Let's savour Tendulkar's twilight brilliance than worry about his 100th century

Sachin Tendulkar’s opponents are playing every kind of mind games to prevent him from getting to the landmark © Getty Images


By Amrut Thobbi


Pele, arguably the greatest football player of all time, must have been under immense scrutiny four decades ago in the same way Sachin Tendulkar is right now. Playing for the South American football club Santos, Pele achieved the unthinkable against Vasco da Gama at the Maracanã Stadium in Rio de Janeiro by scoring his thousandth goal – an unprecedented feat in football.


Pele, then 29, could not get to the much-anticipated milestone easily. He faced many obstacles before achieving the stupendous feat. If Tendulkar’s opponents are playing every kind of mind games to prevent him from getting to the landmark, Pele’s opponents were more physical in stopping him in the tracks. In the Santos-Vasco match, one of the Santos’ players sent in a cross to Pele which a Vasco defender headed it into his own goal instead of allowing Pele to score the record goal!


Vasco da Gama players attempted many such tricks to stop Pele from scoring, including tripping him in the penalty box. But the move led to their downfall as the referee signaled a penalty. And then the inevitable happened. Taking the penalty, Pele scored his 1000th goal as 65,000 fans in the Maracanã Stadium and, indeed, the whole of Brazil erupted in ecstasy. The moment all Brazilians were waiting for was now a reality


It would come as a balm for tormented Indian cricket fans enduring the pain of seeing their team suffer three humiliating and successive defeats in Australia should Tendulkar get to his hundred in the Adelaide Test. The nation will erupt in joy, and one can be sure that the entire media machinery – television, print and internet – will be awash with Tendulkarmania.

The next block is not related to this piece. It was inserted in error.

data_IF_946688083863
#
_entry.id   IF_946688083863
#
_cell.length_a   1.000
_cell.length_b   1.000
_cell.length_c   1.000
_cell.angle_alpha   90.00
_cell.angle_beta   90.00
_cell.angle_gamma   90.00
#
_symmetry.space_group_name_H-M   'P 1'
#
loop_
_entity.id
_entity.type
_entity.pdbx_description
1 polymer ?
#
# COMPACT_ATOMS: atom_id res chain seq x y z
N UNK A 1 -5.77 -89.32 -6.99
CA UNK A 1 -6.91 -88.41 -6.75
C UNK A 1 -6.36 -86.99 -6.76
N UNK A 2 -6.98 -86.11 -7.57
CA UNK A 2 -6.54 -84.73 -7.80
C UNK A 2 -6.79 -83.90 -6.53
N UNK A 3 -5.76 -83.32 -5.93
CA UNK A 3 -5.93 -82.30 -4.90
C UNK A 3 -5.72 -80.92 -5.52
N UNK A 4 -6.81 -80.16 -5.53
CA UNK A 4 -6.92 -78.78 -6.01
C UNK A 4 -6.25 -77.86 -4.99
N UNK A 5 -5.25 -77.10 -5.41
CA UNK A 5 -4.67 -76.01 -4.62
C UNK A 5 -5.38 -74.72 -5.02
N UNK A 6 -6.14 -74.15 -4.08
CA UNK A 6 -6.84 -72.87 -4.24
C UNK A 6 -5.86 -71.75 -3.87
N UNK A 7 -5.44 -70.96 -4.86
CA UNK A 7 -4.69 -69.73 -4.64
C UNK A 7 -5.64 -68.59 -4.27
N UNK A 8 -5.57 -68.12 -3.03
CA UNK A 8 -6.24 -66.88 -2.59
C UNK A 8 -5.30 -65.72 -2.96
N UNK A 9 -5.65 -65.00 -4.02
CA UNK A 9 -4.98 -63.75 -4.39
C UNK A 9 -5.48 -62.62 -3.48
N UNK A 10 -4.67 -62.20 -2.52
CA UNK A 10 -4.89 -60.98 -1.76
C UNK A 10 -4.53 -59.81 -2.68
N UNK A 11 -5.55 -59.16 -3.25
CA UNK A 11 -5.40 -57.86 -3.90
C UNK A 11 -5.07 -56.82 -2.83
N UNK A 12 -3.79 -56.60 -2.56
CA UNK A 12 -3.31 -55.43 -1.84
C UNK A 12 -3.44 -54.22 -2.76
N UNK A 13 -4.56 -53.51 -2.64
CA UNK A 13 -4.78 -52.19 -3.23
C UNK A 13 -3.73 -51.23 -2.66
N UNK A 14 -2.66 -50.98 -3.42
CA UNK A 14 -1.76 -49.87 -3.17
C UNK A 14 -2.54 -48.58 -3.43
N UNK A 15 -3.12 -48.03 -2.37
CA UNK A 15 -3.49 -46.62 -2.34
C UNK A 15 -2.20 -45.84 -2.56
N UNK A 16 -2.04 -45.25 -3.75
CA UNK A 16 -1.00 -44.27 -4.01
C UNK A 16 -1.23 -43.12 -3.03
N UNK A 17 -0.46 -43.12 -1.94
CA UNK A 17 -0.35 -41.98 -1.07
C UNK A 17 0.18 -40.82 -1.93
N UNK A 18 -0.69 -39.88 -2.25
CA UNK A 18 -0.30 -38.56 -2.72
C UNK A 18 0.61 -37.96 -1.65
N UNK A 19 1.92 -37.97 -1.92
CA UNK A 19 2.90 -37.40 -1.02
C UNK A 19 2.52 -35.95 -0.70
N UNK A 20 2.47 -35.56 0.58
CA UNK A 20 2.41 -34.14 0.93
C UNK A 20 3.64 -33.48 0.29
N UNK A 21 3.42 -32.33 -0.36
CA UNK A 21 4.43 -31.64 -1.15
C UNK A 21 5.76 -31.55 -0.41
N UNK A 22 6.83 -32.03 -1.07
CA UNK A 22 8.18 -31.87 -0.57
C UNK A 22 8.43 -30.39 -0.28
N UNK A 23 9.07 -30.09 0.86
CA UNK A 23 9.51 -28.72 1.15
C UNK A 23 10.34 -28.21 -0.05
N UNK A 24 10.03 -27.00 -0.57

Tendulkar has come tantalisingly close to scoring that elusive hundred no less than three times in the past few months. He fell lbw to Tim Bresnan for 91 runs in the fourth Test against England at Kennington Oval, was caught by Darren Sammy in the slip off Ravi Rampaul at Mumbai against the West Indies when six runs away from the landmark. And in this ongoing series against Australia, he scored 80 in the second Test at Sydney, besides 73 in the first Test at Melbourne.


Tendulkar is too great a player to be kept away from scoring his 100th hundred, but it’s amazing to read and hear experts queuing up to advice the great man. One wonders if Tendulkar is listening to those voices. If anything, Tendulkar would be more concerned about India’s sensational dip in fortunes and will be thinking of ways to revive it. The landmark, as and when it comes, will be incidental. History tells that great men who have achieved the unthinkable have seldom thought about the end result; they love the process more than the destination.


For now, let’s enjoy the maestro’s rare brilliance in his twilight years than spoil things by worrying about a milestone.


(Amrut Thobbi, an engineering graduate now pursuing Masters in journalism, is an ardent cricket fan. His passion for writing inspired him to give up a sales and marketing job, which he does not regret. Bywriting on cricket, he wants to relive his dream of becoming a cricketer. He has also worked as a freelance writer in education and technology sectors)